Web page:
TeluguCinema.com's excellent retrospective on America Ammayi (removed from site but viewable through the Wayback Machine) and interview with Devayani give details in her involvement with the film. She was approached for the role by director Singeetham Srinivasa Rao after he saw her debut arangetram dance performance in Madras (Chennai). Since she was trained only in Bharatanatyam, Devayani learnt Kuchipudi from the eminent Vempati Chinna Satyam (who sadly passed away just a few weeks ago).
While Devayani says Vempati Chinna Satyam was one of the dance directors for the film, she says her dance in Ananda Tandavamade was composed by Sree Satyanarayana (I assume she means KV Satyanarayana who also was involved with films like Swarna Kamalam and Srutilayalu), and assistant Shoba Naidu (well-known disciple of Vempati Chinna Satyam). While she clearly has training in Bharatanatyam with the crisp way she holds herself, I find her upper body really stiff and her extremely long arms look lanky and awkward at times especially with the overly-fast pace she's been given. Her ballet training seems to show through, particularly in the way she gracefully moves her arms and hands, and the light "skipping" movements of the feet look a bit unnatural. Every so often there seems to be some Bharatanatyam moves snuck in for good measure. Overall, though, I think she did a nice job. I love the setting of the Nataraja Swami Temple of Chidambaram, and its architecture and karana sculptures are used to wonderful effect. Isn't it wonderful to see a white woman in an Indian film performing traditional dance, and doing it fairly well, rather than the trope of the exoticised scantily-clad gori backup dancer. And most of all it is wonderful to finally be able to see this dance!
Devayani and the "French Wave" in Bharatanatyam
So who is Devayani? Originally raised in France as Anne Chaymotty, she trained in Ballet when she was young and fell in love with Bharatanatyam after seeing the Kalakshetra dance sequence in Louis Malle's Phantom India. She started learning Bharatanatyam first in France through Amala Devi (of Ram Gopal's troupe) and fellow French woman Malavika (originally Christine Clien) who learned the dance in India. Then she traveled to India on the Indo-French Cultural Exchange Programme scholarship and studied under Kanchipuram Ellappa and more fully (for three years) under Muthuswamy Pillai who introduced her arangetram (and later she studied with a few others like Kalanidhi Narayanan, Swarnamukhi, Yamini Krishnamurthy).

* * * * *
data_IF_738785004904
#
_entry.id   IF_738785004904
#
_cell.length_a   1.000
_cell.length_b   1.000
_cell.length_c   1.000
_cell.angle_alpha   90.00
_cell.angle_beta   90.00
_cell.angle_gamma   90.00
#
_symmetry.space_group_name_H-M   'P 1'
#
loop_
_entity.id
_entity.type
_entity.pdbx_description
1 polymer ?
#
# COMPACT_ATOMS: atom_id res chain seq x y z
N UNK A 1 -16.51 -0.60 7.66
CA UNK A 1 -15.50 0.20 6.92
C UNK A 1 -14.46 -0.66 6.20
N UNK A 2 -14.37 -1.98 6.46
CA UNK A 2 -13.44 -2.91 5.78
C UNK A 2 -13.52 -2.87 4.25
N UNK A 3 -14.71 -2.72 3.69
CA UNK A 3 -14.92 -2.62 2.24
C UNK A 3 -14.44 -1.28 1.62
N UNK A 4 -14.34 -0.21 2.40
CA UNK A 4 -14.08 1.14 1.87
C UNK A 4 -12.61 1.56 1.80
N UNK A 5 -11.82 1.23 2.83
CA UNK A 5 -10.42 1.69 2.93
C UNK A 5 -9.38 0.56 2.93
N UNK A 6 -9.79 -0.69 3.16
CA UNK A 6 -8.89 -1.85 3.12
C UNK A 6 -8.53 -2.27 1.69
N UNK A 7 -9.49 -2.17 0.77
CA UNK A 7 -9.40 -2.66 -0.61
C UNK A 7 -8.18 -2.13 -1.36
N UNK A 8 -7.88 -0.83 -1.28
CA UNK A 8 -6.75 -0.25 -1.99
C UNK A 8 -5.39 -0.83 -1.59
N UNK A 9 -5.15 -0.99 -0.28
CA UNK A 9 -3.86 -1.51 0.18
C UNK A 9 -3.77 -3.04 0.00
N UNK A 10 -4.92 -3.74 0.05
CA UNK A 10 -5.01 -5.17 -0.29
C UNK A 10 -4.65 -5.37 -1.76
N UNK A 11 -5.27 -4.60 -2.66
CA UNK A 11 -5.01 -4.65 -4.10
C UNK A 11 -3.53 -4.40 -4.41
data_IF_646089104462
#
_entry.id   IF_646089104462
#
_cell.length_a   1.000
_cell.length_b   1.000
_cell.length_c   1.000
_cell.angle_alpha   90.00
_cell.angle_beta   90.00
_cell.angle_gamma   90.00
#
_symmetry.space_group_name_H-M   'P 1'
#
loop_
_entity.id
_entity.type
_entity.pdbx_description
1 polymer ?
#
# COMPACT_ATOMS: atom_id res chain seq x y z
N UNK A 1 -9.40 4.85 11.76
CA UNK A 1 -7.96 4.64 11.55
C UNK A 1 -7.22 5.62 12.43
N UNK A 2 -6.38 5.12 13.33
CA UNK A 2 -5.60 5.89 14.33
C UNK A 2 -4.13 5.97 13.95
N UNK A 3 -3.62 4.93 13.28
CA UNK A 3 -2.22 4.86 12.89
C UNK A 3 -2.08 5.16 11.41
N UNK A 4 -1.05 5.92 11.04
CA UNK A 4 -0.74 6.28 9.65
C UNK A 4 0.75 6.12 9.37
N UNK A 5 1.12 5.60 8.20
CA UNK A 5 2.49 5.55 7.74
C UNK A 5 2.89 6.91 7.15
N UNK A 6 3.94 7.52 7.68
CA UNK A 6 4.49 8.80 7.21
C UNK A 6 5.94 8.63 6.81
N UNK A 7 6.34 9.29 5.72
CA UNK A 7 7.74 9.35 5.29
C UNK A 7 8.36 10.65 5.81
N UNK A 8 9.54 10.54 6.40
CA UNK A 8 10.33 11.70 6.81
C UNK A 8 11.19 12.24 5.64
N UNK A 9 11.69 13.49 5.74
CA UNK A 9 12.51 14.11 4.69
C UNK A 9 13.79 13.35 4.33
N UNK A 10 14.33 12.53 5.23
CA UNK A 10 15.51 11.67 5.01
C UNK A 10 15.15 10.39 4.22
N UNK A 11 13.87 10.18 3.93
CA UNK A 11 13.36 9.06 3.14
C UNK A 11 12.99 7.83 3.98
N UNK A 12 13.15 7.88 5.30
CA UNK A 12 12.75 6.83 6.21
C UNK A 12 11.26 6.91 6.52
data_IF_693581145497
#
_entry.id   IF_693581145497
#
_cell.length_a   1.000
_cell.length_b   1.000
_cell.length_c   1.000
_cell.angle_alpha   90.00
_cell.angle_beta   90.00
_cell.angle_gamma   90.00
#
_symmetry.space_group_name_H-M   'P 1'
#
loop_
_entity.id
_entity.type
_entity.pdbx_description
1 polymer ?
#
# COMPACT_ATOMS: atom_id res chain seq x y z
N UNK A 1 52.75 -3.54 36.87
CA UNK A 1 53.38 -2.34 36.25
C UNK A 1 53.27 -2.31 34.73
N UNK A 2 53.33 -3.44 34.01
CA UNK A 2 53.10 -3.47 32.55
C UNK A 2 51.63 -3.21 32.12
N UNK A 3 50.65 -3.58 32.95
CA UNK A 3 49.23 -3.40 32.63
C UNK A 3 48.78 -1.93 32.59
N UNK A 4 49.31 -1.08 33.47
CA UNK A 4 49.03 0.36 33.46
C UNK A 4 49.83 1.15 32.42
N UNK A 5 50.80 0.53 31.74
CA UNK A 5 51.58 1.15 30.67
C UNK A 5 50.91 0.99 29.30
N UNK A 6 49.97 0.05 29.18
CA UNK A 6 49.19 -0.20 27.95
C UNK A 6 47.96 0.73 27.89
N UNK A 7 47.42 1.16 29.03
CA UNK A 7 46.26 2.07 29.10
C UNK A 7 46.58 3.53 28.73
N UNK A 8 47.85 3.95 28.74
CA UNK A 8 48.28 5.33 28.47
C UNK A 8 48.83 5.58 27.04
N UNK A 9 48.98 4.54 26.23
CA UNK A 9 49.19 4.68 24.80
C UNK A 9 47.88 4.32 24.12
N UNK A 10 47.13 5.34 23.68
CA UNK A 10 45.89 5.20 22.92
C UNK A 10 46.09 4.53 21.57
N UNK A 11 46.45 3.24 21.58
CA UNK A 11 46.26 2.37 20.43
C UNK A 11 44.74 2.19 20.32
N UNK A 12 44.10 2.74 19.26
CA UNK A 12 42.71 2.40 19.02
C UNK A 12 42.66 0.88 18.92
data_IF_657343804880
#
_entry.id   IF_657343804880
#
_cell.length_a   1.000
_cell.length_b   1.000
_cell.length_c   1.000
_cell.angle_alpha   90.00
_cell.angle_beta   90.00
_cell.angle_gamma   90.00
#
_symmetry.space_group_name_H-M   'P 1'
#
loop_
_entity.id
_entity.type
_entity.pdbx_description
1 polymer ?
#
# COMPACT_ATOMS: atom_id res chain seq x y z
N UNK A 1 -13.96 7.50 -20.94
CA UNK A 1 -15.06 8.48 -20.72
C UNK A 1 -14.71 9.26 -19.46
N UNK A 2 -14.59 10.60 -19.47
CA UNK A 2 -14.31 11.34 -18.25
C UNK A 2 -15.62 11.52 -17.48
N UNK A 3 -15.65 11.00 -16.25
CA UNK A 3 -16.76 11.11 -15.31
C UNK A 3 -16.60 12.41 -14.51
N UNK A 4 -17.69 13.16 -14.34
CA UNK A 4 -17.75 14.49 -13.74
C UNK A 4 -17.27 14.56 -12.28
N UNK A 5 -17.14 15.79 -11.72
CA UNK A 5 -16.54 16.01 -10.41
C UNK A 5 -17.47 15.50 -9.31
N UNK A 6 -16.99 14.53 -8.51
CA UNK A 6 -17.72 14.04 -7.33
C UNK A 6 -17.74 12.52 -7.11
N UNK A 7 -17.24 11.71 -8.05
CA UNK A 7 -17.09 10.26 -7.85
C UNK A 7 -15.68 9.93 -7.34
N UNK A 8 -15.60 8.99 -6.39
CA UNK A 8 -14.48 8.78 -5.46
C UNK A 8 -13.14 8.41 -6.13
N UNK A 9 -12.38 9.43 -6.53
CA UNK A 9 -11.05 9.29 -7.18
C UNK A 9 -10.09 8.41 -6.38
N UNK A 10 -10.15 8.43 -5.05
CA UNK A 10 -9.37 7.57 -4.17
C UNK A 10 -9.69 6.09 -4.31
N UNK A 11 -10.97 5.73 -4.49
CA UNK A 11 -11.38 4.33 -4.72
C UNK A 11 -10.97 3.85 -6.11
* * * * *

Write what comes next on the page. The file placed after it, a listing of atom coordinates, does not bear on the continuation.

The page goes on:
Devayani and Malavika were part of a large number of French nationals who traveled to India to learn Bharatanatyam and largely returned to France. Almost all of them seem to have learned from the traditional nattuvanars Kanchipuram Ellappa and V.S. Muthuswamy Pillai. According to Sruti's feature article on Muthuswamy Pillai (Issues 319 and 320), the trend first started with Menaka (originally Verushka) who learned from Ellappa and Padma Subrahmanyam and continued her training with Muthuswami Pillai after Ellappa's death. "Menaka was followed by an unbroken line of students from France, who came to India with the sole purpose of learning from Muthuswami Pillai" and who took Indian names permanently even after they returned to France. Said Muthuswami Pillai humorously, "You see, they used to come in hordes, some fifty or sixty tourists. All of them hopped, skipped and jumped as a group (ellaamaa kuthikkum) maybe for two months or fifteen days or even a week. And paid me according to the number of classes." But then Pillai found that some among these hordes were especially dedicated and made Bharatanatyam their full-time profession.
The wave of French students marked the beginning of a distinct second half to Muthuswami Pillai's teaching career, one which saw him inspired to create new adavus and movements, especially when his last and most prized disciple, Dominique Delorme, arrived in 1987. In 1990, Pillai was awarded the "Chevalier des Arts et des Lettres" award (somewhat similar to the Indian Padma Shri) which he traveled to France to receive. He passed away from ill health in 1992 at the age of 71 leaving a legacy of a new style of Bharatanatyam. Heads up - I'll be focusing on the first half of Muthuswami Pillai's career on my post about him in the coming soon (I promise!) Remembering Choreographers series.
"Padma Shri" Devayani
The most important factor of her Padma Shri award seems to be that she has made India her home, a fact which was highlighted in her inclusion in the 2008-09 Incredible India campaign. While the campaign noted she was "one of the foremost exponents of Bharata Natyam in the world," Devayani steps it up a notch on her website with the assertion that she is "the foremost exponent of Bharata Natyam." I highly doubt the dance community in India considers that last statement true! The thing is, the fact that she admits that in the '90s she began performing fusion dance (apparently combining Bharatanatyam with Ballet and Arabic dance) and the Orientalist vibe I get from her website and Narthaki.com interview leads me to believe that she's followed a different path than someone like, say, the American Sharon Lowen who performs Odissi/Chhau/Manipuri and also had a role/danced in a Telugu film (Swarnakamalam, though her dance is cut from all prints I've seen).
French, Not Foreign (The Hindu)
Star Interview: Chit Chat, Padmashri Devayani (TeluguCinema.com)
Retrospective: America Ammayi 1976 (TeluguCinema.com)